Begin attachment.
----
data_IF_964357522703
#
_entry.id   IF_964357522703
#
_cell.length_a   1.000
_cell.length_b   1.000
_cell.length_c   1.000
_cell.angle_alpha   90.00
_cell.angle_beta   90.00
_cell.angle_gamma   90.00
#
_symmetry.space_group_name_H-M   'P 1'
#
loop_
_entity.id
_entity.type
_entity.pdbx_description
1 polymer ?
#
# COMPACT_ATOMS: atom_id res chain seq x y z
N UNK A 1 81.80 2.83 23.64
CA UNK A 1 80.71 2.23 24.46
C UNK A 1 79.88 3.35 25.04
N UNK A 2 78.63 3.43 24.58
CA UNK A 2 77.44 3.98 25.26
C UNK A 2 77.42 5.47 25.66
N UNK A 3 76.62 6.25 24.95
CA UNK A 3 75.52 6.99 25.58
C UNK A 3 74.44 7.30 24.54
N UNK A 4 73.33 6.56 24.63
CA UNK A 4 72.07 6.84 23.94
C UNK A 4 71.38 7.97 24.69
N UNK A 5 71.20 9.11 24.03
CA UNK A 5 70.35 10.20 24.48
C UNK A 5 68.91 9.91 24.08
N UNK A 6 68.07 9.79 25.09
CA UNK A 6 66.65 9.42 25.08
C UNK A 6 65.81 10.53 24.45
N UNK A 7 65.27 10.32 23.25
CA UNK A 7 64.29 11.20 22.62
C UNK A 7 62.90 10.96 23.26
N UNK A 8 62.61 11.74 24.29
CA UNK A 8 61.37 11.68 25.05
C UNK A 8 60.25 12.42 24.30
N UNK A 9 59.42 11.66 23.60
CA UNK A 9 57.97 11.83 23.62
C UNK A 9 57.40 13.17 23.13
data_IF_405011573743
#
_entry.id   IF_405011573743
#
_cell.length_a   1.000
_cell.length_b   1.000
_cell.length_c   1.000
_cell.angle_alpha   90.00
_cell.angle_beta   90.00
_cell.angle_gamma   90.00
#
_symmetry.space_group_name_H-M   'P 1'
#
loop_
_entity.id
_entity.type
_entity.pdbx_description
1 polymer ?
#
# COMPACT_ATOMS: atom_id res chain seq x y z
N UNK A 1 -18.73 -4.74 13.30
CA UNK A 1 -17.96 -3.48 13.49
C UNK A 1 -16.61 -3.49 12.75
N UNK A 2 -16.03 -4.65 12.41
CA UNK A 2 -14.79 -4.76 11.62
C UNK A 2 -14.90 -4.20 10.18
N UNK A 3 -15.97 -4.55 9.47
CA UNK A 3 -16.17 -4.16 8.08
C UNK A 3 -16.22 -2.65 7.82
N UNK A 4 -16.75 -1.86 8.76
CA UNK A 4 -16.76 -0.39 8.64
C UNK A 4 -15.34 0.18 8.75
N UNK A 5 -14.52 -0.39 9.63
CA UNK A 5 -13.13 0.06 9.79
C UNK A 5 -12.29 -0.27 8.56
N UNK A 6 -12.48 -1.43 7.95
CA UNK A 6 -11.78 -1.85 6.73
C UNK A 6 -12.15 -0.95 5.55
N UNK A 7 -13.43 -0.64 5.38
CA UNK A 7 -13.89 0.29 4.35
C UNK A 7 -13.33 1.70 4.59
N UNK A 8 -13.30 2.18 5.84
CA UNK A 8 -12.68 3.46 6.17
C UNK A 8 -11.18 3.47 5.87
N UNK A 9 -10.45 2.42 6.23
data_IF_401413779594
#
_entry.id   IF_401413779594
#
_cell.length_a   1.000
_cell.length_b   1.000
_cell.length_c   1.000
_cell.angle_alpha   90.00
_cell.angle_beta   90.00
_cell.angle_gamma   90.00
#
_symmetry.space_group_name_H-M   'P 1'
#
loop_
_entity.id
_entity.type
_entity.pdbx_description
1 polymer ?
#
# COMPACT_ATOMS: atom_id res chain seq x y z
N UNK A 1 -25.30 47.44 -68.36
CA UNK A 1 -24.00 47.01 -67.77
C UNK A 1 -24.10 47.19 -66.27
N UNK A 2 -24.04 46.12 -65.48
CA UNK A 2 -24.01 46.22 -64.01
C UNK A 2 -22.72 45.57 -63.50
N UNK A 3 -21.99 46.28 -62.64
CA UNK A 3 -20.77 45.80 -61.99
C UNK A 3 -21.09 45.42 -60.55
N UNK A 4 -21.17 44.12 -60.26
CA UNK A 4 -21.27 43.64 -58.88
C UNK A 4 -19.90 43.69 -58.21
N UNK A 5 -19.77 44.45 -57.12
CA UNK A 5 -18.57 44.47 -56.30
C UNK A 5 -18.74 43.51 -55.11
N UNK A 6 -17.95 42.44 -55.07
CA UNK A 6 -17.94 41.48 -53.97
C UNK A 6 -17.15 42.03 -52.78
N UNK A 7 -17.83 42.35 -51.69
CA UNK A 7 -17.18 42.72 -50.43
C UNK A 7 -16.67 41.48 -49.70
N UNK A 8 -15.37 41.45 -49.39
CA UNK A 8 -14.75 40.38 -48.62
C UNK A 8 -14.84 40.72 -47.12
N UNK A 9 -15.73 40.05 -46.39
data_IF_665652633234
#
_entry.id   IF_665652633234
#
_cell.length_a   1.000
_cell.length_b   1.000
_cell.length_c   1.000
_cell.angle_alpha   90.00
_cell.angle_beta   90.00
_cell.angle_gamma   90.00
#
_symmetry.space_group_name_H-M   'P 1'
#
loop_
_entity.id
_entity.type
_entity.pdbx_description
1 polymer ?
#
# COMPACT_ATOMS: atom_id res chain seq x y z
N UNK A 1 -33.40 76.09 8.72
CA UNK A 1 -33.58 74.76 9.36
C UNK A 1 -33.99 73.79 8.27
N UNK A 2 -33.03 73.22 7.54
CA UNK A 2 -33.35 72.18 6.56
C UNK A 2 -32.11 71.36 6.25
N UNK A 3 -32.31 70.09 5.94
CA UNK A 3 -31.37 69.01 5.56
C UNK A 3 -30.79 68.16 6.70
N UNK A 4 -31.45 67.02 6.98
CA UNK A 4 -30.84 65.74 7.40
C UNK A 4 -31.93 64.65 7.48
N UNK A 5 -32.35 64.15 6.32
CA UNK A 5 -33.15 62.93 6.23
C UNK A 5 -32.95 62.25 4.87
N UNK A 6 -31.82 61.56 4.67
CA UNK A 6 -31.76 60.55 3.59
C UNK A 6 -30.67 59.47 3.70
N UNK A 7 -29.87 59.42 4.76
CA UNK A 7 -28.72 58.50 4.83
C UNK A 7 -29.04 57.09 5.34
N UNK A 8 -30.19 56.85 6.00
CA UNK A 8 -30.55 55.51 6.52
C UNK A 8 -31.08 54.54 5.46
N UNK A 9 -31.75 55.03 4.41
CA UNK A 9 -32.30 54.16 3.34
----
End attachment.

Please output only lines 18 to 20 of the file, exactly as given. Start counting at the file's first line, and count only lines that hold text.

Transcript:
1 polymer ?
#
# COMPACT_ATOMS: atom_id res chain seq x y z